There were a number of other groups that were working on the video recorder. One of these was RCA, and its chairman General David Sarnoff wanted one for his birthday. By 1953 they had demonstrated a system that ran at 360 inches per second like the first BCE machine in 1951. It had better quality using video compression, but only lasted 4 minutes per reel.
The same year Sarnoff of RCA and his board of directors visited BCE to see if they could buy our recorder. The party arrived in a number of black limousines. Sarnoff was in the first dressed in gray and the board in the rest, dressed in black. As Sarnoff marched up the driveway the board fell in two-by-two behind him. They went into our small laboratory for the demonstration. Sarnoff sat in the middle and the board on either side of him.
After the demonstration they went upstairs to the conference room. Sarnoff told Frank Healey that he wanted to buy the recorder, and Frank told him it was not for sale. Sarnoff told Frank that he would just buy them out; to which Frank replied “You do not have enough money!” The RCA group left.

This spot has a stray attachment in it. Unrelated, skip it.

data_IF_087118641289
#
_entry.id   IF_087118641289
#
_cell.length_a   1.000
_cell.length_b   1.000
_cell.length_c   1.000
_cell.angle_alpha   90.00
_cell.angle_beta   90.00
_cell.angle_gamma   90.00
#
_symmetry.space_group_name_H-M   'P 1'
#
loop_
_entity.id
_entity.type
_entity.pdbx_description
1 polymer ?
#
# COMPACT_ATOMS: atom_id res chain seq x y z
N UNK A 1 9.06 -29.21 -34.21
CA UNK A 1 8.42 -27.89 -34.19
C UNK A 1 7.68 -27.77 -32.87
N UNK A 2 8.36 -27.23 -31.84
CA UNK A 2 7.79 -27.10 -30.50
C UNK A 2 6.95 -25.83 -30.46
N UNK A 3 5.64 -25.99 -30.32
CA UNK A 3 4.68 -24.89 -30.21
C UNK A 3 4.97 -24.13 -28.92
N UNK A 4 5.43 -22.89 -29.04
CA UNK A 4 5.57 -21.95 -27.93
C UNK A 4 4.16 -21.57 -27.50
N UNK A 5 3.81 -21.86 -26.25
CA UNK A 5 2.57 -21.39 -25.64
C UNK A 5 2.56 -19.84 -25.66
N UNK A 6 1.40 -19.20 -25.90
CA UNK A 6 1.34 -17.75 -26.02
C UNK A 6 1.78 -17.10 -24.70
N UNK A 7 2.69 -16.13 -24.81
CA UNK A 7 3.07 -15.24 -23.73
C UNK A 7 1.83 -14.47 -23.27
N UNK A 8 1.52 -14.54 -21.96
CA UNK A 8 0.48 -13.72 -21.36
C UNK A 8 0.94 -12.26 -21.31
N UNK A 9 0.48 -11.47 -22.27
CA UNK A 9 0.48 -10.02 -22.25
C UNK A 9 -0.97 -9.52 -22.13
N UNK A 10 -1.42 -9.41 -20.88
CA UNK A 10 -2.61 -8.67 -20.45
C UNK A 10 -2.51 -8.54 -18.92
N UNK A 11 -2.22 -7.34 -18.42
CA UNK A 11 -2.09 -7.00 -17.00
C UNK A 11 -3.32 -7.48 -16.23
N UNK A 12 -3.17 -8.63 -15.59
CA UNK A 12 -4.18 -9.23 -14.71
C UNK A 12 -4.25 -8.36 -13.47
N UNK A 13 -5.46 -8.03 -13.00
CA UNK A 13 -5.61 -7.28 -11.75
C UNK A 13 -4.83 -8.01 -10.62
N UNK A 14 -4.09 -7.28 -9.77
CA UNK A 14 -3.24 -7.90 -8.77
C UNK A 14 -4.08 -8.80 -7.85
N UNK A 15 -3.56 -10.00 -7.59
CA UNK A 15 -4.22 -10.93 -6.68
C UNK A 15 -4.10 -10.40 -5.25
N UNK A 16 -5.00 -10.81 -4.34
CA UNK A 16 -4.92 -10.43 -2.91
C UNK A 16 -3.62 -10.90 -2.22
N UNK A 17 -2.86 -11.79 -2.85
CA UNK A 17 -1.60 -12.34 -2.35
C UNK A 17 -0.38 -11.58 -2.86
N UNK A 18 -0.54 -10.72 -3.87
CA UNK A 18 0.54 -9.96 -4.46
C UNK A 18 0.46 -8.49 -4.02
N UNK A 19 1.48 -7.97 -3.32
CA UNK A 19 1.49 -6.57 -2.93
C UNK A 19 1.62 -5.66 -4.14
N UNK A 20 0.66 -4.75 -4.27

During this period the tight loop drive was perfected, and the correction of wow and flutter effects addressed. Much of this work also was used to improve the recording of the instrumentation telemetry. In the summer of 1953, I met Eugene Sakasegawa who was chief engineer of the USC television station. We were still looking for people who were good engineers with video experience, and I encouraged him to join us. He was hired, and his first assignment was to learn how to make magnetic heads. Gene was a craftsman and took up the challenge. After a couple of months of building new types of heads and not making any progress, Gene produced a head that broke the 1 MHz frequency barrier. Jack and Wayne could not believe it.